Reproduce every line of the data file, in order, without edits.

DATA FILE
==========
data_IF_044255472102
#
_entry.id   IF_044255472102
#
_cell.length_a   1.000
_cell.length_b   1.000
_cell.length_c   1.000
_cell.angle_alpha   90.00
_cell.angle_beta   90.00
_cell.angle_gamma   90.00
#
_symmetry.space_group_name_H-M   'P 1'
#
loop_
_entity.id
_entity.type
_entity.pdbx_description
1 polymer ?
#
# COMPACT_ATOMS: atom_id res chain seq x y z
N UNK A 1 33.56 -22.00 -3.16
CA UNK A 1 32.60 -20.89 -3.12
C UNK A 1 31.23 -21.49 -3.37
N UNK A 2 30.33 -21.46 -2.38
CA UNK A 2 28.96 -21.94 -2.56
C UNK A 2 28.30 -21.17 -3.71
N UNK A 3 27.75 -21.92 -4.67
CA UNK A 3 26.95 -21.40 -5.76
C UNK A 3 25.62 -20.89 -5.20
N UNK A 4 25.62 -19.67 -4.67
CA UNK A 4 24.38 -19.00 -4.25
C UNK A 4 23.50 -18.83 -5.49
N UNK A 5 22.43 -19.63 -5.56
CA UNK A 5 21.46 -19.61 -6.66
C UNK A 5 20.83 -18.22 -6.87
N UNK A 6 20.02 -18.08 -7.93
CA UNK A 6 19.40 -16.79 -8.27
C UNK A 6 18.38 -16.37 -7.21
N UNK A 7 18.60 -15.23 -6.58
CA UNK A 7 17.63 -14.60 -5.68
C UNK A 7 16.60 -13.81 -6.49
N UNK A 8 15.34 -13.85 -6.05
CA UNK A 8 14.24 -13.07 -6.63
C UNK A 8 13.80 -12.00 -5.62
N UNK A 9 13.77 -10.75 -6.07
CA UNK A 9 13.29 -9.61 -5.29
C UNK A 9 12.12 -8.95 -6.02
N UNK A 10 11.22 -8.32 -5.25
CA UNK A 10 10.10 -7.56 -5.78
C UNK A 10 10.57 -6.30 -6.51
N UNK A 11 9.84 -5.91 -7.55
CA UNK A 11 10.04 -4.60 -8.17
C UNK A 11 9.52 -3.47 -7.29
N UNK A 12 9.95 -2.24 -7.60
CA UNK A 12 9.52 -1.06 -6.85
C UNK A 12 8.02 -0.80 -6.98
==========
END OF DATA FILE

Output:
data_IF_044255472102
#
_entry.id   IF_044255472102
#
_cell.length_a   1.000
_cell.length_b   1.000
_cell.length_c   1.000
_cell.angle_alpha   90.00
_cell.angle_beta   90.00
_cell.angle_gamma   90.00
#
_symmetry.space_group_name_H-M   'P 1'
#
loop_
_entity.id
_entity.type
_entity.pdbx_description
1 polymer ?
#
# COMPACT_ATOMS: atom_id res chain seq x y z
N UNK A 1 33.56 -22.00 -3.16
CA UNK A 1 32.60 -20.89 -3.12
C UNK A 1 31.23 -21.49 -3.37
N UNK A 2 30.33 -21.46 -2.38
CA UNK A 2 28.96 -21.94 -2.56
C UNK A 2 28.30 -21.17 -3.71
N UNK A 3 27.75 -21.92 -4.67
CA UNK A 3 26.95 -21.40 -5.76
C UNK A 3 25.62 -20.89 -5.20
N UNK A 4 25.62 -19.67 -4.67
CA UNK A 4 24.38 -19.00 -4.25
C UNK A 4 23.50 -18.83 -5.49
N UNK A 5 22.43 -19.63 -5.56
CA UNK A 5 21.46 -19.61 -6.66
C UNK A 5 20.83 -18.22 -6.87
N UNK A 6 20.02 -18.08 -7.93
CA UNK A 6 19.40 -16.79 -8.27
C UNK A 6 18.38 -16.37 -7.21
N UNK A 7 18.60 -15.23 -6.58
CA UNK A 7 17.63 -14.60 -5.68
C UNK A 7 16.60 -13.81 -6.49
N UNK A 8 15.34 -13.85 -6.05
CA UNK A 8 14.24 -13.07 -6.63
C UNK A 8 13.80 -12.00 -5.62
N UNK A 9 13.77 -10.75 -6.07
CA UNK A 9 13.29 -9.61 -5.29
C UNK A 9 12.12 -8.95 -6.02
N UNK A 10 11.22 -8.32 -5.25
CA UNK A 10 10.10 -7.56 -5.78
C UNK A 10 10.57 -6.30 -6.51
N UNK A 11 9.84 -5.91 -7.55
CA UNK A 11 10.04 -4.60 -8.17
C UNK A 11 9.52 -3.47 -7.29
N UNK A 12 9.95 -2.24 -7.60
CA UNK A 12 9.52 -1.06 -6.85
C UNK A 12 8.02 -0.80 -6.98